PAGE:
As usual, the insurer is entitled to take any defence that it could have raised against the insured, subject to three exceptions:

  1. where the insured is required to take action under the policy, eg notifying the insurer of likely liability or of the event giving rise to the loss, then compliance by the third party with the relevant condition is sufficient to dischargethe term;
  2. where the policy contains a condition with which the insured cannot comply because it has been dissolved, then the statutory transfer of rights will occur without that condition, so effectively the third party simply need not comply; and
  3. a clause requiring the insured to pay the victim before the insurer can be liable to indemnify the insured will not apply to the statutory transfer.

The Third Parties Bill does not apply to reinsurers and therefore the current uncertainty in relation to the operation of cut-through clauses by an insured against a reinsurer will remain.

The Third Parties Bill is currently before the House of Commons but it still needs to complete several stages before it can receive royal assent and become law. Given the current uncertainty over the general election, it is unlikely that Parliament will be able to complete the process, but when considering the need for the Act and its general all-party support, it is likely that it will become law relatively soon.

Consumer Insurance Bill

The Consumer Insurance Bill relates only to consumer insurance, which involves contracts of insurance entered into by individuals wholly or mainly for the purposes unrelated to that individual’s trade, business or profession. The comprehensive code identified in 2006 as the goal of the Law Commissions has been reduced considerably, and now relates to pre-contract disclosure and misrepresentation and intermediaries, while warranties, post-contractual good faith and interest on late payment of claims have been deferred. In essence it codifies what the Financial Ombudsman Service already does for consumers. The position of non-consumers will be addressed later this year and it is likely that some of the current proposals will reappear, although perhaps watered down.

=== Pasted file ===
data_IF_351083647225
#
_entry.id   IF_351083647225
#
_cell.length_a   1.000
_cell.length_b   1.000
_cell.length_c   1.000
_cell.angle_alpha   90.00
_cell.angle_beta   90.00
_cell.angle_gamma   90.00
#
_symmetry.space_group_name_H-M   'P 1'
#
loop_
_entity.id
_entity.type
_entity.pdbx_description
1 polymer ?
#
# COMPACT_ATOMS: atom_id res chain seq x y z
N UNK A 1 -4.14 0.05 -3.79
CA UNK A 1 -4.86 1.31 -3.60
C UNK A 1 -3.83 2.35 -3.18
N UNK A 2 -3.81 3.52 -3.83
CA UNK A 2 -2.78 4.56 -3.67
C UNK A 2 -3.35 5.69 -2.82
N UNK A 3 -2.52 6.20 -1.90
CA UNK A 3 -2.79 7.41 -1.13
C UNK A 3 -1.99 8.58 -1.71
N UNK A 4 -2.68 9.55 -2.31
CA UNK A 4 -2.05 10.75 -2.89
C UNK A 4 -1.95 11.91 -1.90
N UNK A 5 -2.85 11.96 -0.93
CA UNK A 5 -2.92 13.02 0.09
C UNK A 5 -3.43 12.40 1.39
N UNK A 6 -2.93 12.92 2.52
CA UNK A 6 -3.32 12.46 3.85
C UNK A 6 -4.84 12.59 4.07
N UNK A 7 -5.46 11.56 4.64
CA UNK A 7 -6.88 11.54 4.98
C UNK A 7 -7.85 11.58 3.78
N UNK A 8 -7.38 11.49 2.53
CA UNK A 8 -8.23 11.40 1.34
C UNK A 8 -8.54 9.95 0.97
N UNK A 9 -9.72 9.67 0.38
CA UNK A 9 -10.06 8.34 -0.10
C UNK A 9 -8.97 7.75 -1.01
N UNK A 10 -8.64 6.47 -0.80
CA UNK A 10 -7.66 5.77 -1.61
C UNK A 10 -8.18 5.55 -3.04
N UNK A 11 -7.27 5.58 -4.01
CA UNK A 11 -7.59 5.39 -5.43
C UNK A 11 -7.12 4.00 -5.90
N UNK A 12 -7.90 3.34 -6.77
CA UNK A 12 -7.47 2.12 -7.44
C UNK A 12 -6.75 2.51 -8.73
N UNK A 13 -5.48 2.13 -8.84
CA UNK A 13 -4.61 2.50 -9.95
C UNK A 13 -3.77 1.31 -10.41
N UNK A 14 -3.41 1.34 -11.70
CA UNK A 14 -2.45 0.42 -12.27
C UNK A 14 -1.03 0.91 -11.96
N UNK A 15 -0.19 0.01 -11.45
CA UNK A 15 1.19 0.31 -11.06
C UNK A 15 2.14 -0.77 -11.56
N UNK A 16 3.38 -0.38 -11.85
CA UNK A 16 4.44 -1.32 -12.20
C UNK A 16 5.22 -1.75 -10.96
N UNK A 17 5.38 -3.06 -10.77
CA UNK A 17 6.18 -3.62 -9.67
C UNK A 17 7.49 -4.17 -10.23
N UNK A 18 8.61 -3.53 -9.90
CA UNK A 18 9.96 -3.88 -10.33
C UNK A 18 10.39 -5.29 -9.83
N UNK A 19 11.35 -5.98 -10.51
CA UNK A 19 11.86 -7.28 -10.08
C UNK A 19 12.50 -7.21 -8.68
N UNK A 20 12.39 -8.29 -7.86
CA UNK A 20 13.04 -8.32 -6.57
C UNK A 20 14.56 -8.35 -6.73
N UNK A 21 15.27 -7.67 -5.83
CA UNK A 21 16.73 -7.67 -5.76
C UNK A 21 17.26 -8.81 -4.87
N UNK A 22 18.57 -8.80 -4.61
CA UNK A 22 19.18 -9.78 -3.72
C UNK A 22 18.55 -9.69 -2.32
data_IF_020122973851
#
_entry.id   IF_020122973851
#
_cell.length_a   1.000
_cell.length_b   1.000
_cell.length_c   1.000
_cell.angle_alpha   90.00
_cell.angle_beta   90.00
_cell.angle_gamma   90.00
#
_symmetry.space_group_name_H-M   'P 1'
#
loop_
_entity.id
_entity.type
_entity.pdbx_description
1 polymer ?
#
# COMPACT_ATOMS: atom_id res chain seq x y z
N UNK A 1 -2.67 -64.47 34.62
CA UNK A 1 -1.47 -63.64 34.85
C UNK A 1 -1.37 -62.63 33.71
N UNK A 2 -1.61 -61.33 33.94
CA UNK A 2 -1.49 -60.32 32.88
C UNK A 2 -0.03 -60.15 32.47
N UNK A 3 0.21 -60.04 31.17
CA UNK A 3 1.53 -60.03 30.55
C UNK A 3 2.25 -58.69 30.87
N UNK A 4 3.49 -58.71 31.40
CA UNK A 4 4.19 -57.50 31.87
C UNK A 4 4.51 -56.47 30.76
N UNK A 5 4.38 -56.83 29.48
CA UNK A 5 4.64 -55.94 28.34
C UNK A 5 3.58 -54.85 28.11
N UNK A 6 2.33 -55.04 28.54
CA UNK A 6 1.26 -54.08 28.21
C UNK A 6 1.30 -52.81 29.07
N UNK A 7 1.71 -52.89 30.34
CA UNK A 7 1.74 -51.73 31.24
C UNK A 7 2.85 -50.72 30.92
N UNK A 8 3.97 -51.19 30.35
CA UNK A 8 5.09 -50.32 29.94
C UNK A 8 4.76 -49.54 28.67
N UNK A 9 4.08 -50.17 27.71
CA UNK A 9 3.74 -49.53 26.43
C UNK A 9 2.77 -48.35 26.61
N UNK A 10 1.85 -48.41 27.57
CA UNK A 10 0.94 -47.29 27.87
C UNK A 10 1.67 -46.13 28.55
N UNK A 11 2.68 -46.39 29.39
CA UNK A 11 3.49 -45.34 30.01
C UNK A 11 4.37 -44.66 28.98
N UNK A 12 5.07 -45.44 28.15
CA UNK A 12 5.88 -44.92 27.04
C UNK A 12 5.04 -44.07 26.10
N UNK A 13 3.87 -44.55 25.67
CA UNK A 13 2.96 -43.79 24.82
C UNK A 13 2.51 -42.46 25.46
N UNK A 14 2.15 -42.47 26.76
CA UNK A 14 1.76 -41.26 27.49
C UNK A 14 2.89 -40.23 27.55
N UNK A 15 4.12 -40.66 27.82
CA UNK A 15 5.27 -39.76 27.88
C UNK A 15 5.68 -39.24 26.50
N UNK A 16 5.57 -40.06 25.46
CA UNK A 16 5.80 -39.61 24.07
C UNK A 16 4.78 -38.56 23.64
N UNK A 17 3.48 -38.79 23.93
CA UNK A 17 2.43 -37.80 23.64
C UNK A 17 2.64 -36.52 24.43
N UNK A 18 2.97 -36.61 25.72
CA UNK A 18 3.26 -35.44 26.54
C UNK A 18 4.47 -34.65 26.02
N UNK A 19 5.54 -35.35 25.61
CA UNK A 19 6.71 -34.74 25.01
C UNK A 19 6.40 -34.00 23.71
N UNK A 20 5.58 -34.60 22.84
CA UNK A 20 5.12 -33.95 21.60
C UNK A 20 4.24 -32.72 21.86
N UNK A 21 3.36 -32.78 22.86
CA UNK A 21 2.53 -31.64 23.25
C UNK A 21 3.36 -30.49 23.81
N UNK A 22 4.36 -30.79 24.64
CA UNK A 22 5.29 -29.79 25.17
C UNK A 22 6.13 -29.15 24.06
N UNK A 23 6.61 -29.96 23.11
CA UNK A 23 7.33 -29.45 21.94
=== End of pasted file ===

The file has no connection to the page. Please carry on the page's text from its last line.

The most important reform is the abolition of the duty of disclosure, which is the bedrock of the insurers’ investigation of the moral hazard of the insured and the font of its draconian remedy of avoidance, which when applied means that the insurance contract simply never existed. It is designed to ensure that the potential insured reveals to the insurer all material aspects of the risk. It is not possible to oust these new rules by contract, which would include choosing another law as the applicable law of the policy. The duty of disclosure is replaced by a new duty to take reasonable care not to make a misrepresentation. Reasonable care is defined in very general terms and operates in the light of all relevant circumstances, of which the Consumer Insurance Bill provides some illustrations. For example:

  • the type of consumer insurance policy;
  • any explanatory material or publicity produced by the insurer;
  • the clarity and focus of the insurer’s questions; and
  • whether or not the agent was acting for the consumer.

The test of reasonableness is objective – the reasonable consumer – with a subjective element in that the consumer’s characteristics are to be taken into account if the insurer was or should have been aware of them. Any element of dishonesty on the part of the consumer will still have terminal consequences, even if the answer that they gave would also have been given by an honest insured. The test of reasonableness is explained by the Law Commissions in their report. An insured will have acted reasonably if: